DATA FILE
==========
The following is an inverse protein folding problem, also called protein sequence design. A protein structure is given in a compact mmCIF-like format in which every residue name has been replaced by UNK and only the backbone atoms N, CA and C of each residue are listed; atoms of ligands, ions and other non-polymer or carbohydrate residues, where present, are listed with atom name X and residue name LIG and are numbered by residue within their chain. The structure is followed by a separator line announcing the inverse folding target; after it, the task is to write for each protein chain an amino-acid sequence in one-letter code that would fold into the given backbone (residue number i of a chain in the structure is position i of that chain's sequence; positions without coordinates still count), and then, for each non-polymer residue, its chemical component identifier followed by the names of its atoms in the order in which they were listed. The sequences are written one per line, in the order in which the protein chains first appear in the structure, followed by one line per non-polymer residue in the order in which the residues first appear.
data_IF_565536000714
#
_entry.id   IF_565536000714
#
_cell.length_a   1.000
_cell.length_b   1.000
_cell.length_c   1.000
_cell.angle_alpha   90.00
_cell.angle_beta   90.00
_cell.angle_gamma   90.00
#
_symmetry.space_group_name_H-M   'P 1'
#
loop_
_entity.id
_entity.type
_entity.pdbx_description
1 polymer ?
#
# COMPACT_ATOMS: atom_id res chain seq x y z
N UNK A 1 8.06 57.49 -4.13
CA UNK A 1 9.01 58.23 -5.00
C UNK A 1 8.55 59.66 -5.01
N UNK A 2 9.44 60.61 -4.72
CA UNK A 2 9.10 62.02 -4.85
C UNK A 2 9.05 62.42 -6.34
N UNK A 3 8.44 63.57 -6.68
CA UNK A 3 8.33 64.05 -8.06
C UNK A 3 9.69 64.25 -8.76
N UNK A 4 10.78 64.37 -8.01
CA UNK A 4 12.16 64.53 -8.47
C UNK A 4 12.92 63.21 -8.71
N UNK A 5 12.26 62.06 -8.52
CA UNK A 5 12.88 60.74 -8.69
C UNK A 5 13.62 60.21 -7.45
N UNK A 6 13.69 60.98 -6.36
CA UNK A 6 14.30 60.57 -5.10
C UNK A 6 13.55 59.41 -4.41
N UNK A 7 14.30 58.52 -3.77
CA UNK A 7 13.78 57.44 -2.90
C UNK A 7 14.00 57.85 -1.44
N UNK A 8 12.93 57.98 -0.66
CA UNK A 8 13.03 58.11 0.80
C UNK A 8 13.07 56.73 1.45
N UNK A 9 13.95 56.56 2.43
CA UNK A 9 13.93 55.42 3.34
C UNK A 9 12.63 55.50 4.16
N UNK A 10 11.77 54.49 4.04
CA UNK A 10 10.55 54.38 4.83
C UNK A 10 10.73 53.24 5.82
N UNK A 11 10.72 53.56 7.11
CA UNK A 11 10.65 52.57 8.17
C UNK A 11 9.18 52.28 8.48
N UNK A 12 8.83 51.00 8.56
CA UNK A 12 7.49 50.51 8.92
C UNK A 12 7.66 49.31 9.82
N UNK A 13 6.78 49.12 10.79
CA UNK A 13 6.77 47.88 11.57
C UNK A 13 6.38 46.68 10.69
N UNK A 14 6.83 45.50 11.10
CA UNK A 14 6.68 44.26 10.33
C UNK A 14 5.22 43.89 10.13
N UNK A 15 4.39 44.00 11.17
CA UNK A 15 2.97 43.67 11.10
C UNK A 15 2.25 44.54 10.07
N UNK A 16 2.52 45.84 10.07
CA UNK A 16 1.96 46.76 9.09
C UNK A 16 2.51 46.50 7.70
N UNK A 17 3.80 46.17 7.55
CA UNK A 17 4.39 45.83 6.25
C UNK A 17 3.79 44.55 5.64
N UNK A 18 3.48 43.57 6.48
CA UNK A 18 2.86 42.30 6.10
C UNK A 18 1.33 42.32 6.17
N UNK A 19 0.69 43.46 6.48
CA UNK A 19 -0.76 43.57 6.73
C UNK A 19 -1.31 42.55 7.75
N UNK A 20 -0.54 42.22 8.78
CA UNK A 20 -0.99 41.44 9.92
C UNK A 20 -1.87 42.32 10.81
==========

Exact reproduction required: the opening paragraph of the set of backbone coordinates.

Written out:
The following is an inverse protein folding problem, also called protein sequence design. A protein structure is given in a compact mmCIF-like format in which every residue name has been replaced by UNK and only the backbone atoms N, CA and C of each residue are listed; atoms of ligands, ions and other non-polymer or carbohydrate residues, where present, are listed with atom name X and residue name LIG and are numbered by residue within their chain. The structure is followed by a separator line announcing the inverse folding target; after it, the task is to write for each protein chain an amino-acid sequence in one-letter code that would fold into the given backbone (residue number i of a chain in the structure is position i of that chain's sequence; positions without coordinates still count), and then, for each non-polymer residue, its chemical component identifier followed by the names of its atoms in the order in which they were listed. The sequences are written one per line, in the order in which the protein chains first appear in the structure, followed by one line per non-polymer residue in the order in which the residues first appear.